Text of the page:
Bridges over the mighty rivers have seamlessly connected Bangladesh, the naturally fragmented largest delta in the world. It prompted the rapid expansion of motorways and road networks in order to accelerate the nationwide movement of people and goods.
Educational incentives have increased literacy rates, while universal vaccination has prevented maternal and child mortality. The invention of high-yield rice varieties has exiled a famine. Nationwide electrification has brightened rural households and businesses.
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The mobile phone has picked up a magical pace and spread into personal and business communications. And mobile financial services (MFS) have added unprecedented ubiquity, frequency, and security to human and small business transactions.
It all adds up to the country’s secret recipe for impressive economic growth.
It could be more glitzy if Bangladesh had applied predictable regulations to build investor confidence. Policy makers should consider the regulatory fragility of these growth engines. The principle of taxing juvenile MFS proposed in the current budget should be reconsidered.
Cellular technology has democratized telephony, which was a novelty. The mobile phone, introduced in 1997, primarily saved the urban middle class and then saved rural life from the monopoly of state telecommunications companies. Money doesn’t move, information does. Therefore, every mobile phone in 2011 went from the bank-run MFS outfits to unintentional pay machines.
Since then it has been the preferred means of payment for predominantly rural citizens without bank details. With the “scary” process of opening accounts, banks cannot keep up with the ubiquitous, secure and after-hours operation of MFS branches when it comes to cash transactions.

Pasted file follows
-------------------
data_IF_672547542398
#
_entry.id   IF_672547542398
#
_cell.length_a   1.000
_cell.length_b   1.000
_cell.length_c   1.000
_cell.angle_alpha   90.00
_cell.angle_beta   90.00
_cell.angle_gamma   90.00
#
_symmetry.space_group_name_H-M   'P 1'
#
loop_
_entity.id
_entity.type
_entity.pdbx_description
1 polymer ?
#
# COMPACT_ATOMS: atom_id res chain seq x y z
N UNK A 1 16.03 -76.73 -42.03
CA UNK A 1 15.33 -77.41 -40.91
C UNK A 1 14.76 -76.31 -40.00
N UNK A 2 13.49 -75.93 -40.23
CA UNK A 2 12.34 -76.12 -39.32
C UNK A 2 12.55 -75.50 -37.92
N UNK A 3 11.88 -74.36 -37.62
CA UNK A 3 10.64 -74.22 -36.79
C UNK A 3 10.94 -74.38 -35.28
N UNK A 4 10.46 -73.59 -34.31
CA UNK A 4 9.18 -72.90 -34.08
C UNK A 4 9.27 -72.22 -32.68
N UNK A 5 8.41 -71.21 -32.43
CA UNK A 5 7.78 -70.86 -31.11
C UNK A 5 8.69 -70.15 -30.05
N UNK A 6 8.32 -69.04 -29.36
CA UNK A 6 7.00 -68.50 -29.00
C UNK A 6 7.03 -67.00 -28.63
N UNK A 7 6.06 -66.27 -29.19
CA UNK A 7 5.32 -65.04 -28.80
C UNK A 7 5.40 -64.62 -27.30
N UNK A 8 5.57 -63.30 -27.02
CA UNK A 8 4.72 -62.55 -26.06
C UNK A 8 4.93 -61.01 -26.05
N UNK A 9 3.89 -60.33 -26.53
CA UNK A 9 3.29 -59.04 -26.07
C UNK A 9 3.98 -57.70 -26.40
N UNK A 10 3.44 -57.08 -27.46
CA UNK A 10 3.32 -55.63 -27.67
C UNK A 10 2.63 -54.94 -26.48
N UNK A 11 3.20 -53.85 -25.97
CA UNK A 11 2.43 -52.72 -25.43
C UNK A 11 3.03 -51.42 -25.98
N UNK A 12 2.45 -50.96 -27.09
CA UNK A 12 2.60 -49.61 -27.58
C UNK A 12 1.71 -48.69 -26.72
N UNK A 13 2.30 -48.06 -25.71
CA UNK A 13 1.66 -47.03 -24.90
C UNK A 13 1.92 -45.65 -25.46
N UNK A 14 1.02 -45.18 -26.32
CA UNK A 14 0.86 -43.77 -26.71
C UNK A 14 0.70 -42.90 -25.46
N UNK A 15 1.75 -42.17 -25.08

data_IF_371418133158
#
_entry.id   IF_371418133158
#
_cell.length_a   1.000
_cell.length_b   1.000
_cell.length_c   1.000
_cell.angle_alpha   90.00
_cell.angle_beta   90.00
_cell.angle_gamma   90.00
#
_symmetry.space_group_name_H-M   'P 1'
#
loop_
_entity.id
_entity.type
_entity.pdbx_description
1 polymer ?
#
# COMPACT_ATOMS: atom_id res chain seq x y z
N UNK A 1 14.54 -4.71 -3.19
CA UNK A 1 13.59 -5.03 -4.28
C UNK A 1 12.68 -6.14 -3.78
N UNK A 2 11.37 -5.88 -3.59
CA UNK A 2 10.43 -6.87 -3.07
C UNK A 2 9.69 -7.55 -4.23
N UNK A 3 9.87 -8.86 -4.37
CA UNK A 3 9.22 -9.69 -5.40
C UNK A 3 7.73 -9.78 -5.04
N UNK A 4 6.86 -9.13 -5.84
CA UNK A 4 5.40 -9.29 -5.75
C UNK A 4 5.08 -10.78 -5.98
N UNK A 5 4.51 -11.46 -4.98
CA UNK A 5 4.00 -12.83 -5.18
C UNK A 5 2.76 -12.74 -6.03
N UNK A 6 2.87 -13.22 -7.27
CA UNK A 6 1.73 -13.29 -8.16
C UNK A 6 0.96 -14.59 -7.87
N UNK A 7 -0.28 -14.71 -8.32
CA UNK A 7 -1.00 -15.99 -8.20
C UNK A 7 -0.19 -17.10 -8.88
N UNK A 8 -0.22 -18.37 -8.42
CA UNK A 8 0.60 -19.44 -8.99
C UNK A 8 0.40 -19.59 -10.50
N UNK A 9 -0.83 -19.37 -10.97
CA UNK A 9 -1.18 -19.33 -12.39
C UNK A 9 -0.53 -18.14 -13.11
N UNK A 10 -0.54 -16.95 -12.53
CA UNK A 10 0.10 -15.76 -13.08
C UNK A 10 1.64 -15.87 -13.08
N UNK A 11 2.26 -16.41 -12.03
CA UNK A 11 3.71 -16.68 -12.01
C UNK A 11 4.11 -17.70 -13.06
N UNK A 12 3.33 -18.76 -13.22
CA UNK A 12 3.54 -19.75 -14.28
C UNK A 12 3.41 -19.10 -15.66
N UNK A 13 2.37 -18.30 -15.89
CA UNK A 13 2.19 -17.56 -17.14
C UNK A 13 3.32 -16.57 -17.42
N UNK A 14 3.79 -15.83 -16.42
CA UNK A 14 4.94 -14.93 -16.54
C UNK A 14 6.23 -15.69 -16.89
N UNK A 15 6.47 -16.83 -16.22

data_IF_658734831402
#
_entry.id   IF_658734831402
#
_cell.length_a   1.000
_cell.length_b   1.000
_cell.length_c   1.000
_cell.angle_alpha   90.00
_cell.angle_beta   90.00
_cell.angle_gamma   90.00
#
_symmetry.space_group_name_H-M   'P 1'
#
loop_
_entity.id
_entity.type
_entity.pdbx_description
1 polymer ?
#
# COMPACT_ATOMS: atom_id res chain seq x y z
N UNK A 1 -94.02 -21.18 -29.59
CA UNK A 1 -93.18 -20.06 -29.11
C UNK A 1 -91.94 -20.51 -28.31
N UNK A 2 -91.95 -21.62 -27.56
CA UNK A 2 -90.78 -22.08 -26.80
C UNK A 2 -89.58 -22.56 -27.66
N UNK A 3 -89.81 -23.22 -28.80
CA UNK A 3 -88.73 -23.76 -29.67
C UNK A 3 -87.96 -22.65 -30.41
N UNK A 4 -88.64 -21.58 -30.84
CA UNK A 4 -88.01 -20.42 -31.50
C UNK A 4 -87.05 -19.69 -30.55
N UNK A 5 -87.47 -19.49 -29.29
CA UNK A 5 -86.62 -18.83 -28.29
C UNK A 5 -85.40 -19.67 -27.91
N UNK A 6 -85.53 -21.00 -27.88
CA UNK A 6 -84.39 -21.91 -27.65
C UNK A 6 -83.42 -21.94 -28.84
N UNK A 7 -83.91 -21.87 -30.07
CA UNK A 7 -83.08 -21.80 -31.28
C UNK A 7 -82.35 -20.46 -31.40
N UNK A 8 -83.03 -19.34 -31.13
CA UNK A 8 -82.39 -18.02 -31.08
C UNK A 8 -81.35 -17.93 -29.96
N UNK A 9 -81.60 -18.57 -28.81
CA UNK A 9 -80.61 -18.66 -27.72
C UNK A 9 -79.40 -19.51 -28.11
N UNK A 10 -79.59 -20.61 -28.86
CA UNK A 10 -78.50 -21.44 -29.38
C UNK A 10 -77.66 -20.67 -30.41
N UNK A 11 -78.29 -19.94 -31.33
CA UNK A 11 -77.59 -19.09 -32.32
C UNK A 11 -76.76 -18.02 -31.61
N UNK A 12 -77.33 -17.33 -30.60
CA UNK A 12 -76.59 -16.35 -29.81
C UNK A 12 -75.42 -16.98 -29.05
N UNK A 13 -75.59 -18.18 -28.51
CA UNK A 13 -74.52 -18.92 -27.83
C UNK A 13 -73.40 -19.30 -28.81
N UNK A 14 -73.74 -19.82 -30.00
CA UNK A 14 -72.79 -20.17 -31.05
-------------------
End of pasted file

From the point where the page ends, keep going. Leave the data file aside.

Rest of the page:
Currently, more than 60 percent of cash-out payments are made in the villages. No wonder the government uses MFS as the preferred vehicle for providing their social security network payments and educational grants.
Such a uniquely effective small step by the MFS towards gigantic financial integration into the cash-powered economy of Bangladesh requires careful regulation.
In contrast to the 2.5 percentage point reduction for all other companies, this year’s budget provides for an increase in corporate tax on MFS from 32.5 percent to 40 percent. It’s like plugging an altimeter into a bomb and exploding as soon as the plane ascends to cruising altitude.
Since no MFS company makes a profit, they do not have to pay corporate income tax either. They collect 10 percent AIT from their agents and 12 percent AIT from distributors on behalf of the government. In addition, there is a 15 percent VAT on the withdrawal fees.
According to bKash, the dominant MFS, Tk 638 billion was paid as taxes, while it posted a loss of Tk 81 billion in fiscal year 2019-20. Yet bKash and its 14 other competitors continue to invest in their long pursuit of profit. But the tax officials want to count the chickens before they hatch.
It sends a chilling signal to existing and potential investors in the technology-oriented, emerging MFS industry. Continuous investments in technology for secure digital payment processes are consuming the earnings of increasing MFS. It seems incomprehensible among politicians.
The tax authorities wrongly put the MFS industry in brackets with the planned banks. Banks earn their money with loan products that are decades old, if not centuries old. However, the MFS companies are mostly cash movers using cellular technology.
Unlike banks, the MFS outfits deal with a negligible number of very old fashioned retail banking products with minimal return. Some of them, like wire transfer processing, are strictly asymmetrical as they only deliver converted incoming funds. In principle, structural differences and large operational differences between banks and MFS should be the guiding principle of taxation.
Authorities should recognize the fact that MFS companies, rather than traditional banks, have succeeded in getting the mass population of Bangladesh onto the formal payment channel.
The journey is far from over, however, as only 20 percent, or 37 million of the population actively operate MFS accounts, according to the central bank. The growth potential of the MFS market with 15 providers is 174 million mobile phone users.
Therefore, the MFS market should be allowed to grow while the premature and counterproductive corporate tax of 40 percent awaits everyone’s interest.
The author is a Senior Policy Fellow at LIRNEasia